Robbing God: The unbecoming theft in places of worship
Posted Sunday, October 6 2013 at 00:00
Not all worshippers are out to pray. Some go to places of worship to steal others’ belongings.
A friend once told me of several incidents of theft that had taken place at their church in the city centre. “Last Sunday, while mummy had left our pew for Holy Communion, a man came and picked up her bag claiming she had asked him to keep it for her,” Jane narrated. She went on to say that the man was accosted outside the church by ushers. “He was taken away to Police and luckily, mummy’s bag was recovered.”
It is no secret that not everyone in a house of prayer is a genuine worshipper. “I found a guy who survived being lynched at church because he was found in the parking lot attempting to unscrew a car headlamp,” another friend narrated. Churches, temples and mosques alike are infested by thieves and conmen. Such characters are always determined to meet their basic needs by ripping off others.
Identity and tricks
According to Hajji Nsereko Mutumba, the spokesperson of the Uganda Muslim Supreme Council, it is shoes which are stolen the most from the Old Kampala mosque. “The unscrupulous fellows walk in dressed like any of the other worshippers and stand at the back. They wait for all the Muslims to prostrate as they pray and then pick up the different pairs of shoes and sneak out. Others steal the free Korans availed in the mosque for worshippers that do not own the holy book. In most cases, it is the non-believers that steal from the Muslims that come to worship.”
Reverend Geoffrey Wilson Kakooza, the Vicar at Namirembe Cathedral says that between 2004 and 2010, theft was rampant. “People reported stolen car parts like headlamps and side mirrors. Others lost their phones,” explains Kakooza. He goes on to say that in most cases, people are reluctant to keep their phones in bags while going for holy communion yet by the time they get back to their seats, their items are gone. “Some people come off as kind seatmates and offer to watch over their seatmates’ property especially the ladies’ bags while they go for Holy Communion. When the lady returns, the kind neighbour is long gone.”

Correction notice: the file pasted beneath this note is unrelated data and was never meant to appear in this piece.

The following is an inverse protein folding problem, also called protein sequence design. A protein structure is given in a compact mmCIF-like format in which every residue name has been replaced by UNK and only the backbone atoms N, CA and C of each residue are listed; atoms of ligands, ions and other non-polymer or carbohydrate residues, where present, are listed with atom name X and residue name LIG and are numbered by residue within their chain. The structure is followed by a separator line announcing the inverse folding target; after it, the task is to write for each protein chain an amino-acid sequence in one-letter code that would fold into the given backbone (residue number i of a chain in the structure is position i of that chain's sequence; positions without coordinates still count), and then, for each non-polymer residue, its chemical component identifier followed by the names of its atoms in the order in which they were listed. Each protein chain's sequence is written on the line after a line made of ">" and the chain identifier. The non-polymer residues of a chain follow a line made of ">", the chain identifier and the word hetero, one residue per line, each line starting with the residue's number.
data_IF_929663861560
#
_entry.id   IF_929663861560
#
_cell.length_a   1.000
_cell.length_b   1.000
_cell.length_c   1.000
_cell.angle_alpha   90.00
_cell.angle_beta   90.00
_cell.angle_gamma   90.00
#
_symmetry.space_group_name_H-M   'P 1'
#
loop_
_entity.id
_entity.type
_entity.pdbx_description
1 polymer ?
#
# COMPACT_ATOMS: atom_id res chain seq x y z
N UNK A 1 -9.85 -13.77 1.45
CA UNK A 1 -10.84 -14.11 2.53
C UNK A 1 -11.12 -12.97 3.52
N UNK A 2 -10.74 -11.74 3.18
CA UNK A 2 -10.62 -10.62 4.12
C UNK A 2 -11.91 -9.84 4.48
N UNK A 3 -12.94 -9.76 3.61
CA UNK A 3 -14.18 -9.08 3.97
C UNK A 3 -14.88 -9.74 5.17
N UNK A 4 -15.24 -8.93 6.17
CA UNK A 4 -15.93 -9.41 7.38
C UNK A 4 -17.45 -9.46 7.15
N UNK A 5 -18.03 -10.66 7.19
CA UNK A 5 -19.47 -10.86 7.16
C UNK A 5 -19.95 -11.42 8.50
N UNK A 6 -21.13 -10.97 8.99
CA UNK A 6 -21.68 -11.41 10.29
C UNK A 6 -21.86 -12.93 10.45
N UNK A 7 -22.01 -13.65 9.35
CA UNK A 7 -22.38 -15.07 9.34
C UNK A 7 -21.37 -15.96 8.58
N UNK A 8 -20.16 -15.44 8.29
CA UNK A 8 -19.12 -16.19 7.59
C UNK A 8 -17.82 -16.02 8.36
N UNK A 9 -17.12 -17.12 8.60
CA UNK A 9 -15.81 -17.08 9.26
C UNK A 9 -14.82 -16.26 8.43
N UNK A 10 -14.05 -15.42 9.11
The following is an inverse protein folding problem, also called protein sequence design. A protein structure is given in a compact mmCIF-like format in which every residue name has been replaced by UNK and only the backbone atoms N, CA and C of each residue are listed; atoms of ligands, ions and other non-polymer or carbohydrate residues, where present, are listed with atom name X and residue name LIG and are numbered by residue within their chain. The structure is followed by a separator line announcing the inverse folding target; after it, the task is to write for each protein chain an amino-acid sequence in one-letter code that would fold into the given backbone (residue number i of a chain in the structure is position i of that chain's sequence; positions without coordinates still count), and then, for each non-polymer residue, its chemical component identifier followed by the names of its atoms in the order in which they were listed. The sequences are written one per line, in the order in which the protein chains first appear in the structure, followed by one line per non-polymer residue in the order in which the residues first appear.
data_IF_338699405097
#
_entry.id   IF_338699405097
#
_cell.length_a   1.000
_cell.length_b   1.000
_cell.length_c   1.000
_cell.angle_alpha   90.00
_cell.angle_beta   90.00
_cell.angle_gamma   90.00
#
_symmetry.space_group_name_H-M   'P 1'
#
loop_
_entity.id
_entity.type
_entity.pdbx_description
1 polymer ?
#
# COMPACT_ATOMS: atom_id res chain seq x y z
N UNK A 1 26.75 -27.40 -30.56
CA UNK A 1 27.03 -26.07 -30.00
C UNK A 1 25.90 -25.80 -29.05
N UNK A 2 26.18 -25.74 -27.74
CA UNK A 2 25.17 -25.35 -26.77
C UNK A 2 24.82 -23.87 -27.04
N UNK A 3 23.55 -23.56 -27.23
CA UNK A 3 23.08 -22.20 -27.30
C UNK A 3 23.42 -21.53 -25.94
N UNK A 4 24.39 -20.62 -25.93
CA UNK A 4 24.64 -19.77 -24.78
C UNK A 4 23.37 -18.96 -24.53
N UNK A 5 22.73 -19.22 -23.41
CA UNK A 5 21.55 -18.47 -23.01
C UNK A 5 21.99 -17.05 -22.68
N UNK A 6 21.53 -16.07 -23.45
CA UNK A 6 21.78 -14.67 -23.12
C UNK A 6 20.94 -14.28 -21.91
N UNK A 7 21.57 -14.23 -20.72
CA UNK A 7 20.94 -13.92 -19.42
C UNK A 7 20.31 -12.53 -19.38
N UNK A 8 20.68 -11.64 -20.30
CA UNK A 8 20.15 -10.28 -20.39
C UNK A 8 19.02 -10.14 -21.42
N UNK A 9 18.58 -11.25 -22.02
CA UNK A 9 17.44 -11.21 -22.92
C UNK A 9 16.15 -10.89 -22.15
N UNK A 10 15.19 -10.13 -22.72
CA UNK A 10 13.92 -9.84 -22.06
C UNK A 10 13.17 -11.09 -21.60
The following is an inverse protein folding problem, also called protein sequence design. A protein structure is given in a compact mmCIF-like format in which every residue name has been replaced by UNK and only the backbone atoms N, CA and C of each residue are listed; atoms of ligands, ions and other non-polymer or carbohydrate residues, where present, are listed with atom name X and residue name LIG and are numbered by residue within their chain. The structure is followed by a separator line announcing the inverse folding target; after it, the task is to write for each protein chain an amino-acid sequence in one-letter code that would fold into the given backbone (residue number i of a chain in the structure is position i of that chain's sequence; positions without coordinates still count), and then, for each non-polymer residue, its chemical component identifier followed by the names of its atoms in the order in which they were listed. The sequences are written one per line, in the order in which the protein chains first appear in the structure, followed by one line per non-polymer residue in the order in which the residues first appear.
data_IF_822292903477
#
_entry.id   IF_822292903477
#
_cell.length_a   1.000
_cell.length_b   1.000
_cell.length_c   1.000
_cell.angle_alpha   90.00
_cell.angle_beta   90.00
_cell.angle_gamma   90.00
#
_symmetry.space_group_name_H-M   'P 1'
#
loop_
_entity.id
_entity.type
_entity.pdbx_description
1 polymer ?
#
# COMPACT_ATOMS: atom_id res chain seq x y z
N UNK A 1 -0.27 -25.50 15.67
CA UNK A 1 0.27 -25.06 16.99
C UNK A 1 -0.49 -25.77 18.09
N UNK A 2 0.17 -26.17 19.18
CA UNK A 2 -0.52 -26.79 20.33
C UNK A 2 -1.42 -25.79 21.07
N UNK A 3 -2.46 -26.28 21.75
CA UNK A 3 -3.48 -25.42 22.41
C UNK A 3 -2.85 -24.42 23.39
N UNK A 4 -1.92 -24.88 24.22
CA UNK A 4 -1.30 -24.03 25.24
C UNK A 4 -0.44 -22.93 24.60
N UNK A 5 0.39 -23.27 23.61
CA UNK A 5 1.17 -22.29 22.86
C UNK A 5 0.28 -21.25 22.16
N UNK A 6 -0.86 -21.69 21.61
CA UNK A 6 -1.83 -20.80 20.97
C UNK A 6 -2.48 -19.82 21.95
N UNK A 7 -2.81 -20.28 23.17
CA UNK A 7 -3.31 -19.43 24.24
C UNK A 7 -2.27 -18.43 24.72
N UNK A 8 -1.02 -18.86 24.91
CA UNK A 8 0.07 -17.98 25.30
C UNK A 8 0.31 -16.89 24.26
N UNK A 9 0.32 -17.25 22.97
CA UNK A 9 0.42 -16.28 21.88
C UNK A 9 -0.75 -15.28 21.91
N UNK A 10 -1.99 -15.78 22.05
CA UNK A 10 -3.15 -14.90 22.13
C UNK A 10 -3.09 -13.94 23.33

Jane Kobusingye, an ardent worshipper at All Saints Church says that most thefts happen she had heard about, take place during funeral and wedding services. “At funerals, the thieves take advantage of the moment during which mourners are paying last respects. Here, supposed-mourners move towards the casket but women’s handbags and men’s phones are a target by the thieves through the crowd.” Reverend recounts a similar incident at the Late James Wapakhabulo’s funeral. “The former Prime Minister, Apollo Nsibambi’s phone was stolen at the funeral. Problem is, it is hard to tell such bad people apart from the rest of the congregation.”
Geoffrey Okello, a member of the Security team at Watoto Church says the thefts are sometimes coordinated. “The thieves that steal from people here at Watoto are the same that disorganise people in other churches like All Saints Cathedral Nakasero and Christ the King Church. They mostly steal window and door switches,” says Okello, adding, “The thieves stalk the worshippers and sit with them. As soon as they get a chance to take something they have targeted, they make off with it.” He says; “Even children are thieves. They borrow tablets from their friends in the name of playing games but end up not returning them.”
Punishment and precautions
Hajji Nsereko, when asked about what they do to the thieves when they catch them, jokingly says they chop off legs of the thieves. “We in most cases, beat those wrongdoers,” he noted.
Okello noted that, “At Watoto, we encourage reconciliation. When we get the thief, we do our best to make him reconcile with the person he has stolen from. In some cases, some thieves become born-again and get to know God. Apart from that, we have a security team that stands out to get the thieves. There are also some volunteers that point out the suspicious characters.”
Hajji Nsereko says, “We have put security men to watch around for suspicious characters especially those who do not want to prostrate when the others are prostrating.” He adds that some worshippers buy polythene bags in which they put their shoes and place them right next to them during prayers. Others leave their shoes in their cars and wear sandals to the mosque.” At some mosques, there are always some disabled people who are paid about Sh500, to guard shoes till the prayers are finished.
When asked about security measures taken, Reverend Kakooza says, “We try to ensure adequate deployment of security personnel. With this measure, the complaints have reduced.” He also adds that once a suspect is caught, they are taken to the police without wasting any time.